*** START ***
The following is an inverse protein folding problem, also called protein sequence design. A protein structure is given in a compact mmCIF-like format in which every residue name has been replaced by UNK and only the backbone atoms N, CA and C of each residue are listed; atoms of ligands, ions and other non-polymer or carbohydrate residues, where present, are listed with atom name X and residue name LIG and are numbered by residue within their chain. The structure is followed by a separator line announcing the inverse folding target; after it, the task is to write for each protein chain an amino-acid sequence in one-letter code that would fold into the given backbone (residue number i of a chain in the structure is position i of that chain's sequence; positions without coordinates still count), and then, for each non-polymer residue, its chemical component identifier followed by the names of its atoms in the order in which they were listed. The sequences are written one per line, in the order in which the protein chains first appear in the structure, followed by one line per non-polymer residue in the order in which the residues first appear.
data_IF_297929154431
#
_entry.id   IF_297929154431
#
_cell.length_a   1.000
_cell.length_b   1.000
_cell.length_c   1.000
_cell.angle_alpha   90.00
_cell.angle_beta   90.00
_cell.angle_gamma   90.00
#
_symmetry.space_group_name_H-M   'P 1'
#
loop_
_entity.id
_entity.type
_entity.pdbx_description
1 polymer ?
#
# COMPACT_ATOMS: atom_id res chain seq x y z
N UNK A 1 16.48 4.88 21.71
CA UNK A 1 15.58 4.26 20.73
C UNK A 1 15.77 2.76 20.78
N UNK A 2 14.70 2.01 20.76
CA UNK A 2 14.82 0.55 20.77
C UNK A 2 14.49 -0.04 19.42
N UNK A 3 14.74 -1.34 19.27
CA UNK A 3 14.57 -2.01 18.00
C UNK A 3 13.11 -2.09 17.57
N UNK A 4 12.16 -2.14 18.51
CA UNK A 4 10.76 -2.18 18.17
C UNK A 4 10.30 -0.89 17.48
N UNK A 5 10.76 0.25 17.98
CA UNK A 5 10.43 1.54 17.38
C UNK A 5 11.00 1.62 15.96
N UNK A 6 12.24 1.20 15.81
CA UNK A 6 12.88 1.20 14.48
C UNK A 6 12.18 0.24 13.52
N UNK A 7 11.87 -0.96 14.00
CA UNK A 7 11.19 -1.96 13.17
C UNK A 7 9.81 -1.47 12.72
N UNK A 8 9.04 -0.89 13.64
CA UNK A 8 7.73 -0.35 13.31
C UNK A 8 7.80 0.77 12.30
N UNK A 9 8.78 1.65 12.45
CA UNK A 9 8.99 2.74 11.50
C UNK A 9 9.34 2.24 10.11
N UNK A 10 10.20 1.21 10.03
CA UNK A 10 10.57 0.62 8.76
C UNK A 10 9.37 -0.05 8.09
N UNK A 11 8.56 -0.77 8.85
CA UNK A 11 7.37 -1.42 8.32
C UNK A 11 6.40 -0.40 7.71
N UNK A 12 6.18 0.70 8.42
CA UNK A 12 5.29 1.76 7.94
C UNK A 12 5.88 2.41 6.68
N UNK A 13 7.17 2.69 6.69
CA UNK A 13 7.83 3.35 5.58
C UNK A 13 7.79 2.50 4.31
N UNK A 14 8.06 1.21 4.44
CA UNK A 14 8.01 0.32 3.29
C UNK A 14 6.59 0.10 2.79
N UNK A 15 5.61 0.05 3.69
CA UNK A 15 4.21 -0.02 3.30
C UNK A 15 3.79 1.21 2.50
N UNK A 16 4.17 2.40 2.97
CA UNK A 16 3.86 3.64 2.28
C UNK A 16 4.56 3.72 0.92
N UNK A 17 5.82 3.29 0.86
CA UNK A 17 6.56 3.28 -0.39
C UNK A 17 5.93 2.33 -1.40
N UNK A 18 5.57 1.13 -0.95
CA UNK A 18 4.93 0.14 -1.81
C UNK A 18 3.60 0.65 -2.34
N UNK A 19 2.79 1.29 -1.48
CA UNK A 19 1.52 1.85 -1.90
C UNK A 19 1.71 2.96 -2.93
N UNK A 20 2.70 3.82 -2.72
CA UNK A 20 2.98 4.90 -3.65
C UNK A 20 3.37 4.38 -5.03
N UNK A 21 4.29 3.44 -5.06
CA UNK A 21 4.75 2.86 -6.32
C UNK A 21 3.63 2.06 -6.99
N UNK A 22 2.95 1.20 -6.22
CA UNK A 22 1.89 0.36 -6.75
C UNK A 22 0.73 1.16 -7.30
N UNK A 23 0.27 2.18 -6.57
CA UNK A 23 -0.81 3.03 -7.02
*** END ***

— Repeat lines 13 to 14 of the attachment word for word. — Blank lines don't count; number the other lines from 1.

_symmetry.space_group_name_H-M   'P 1'
#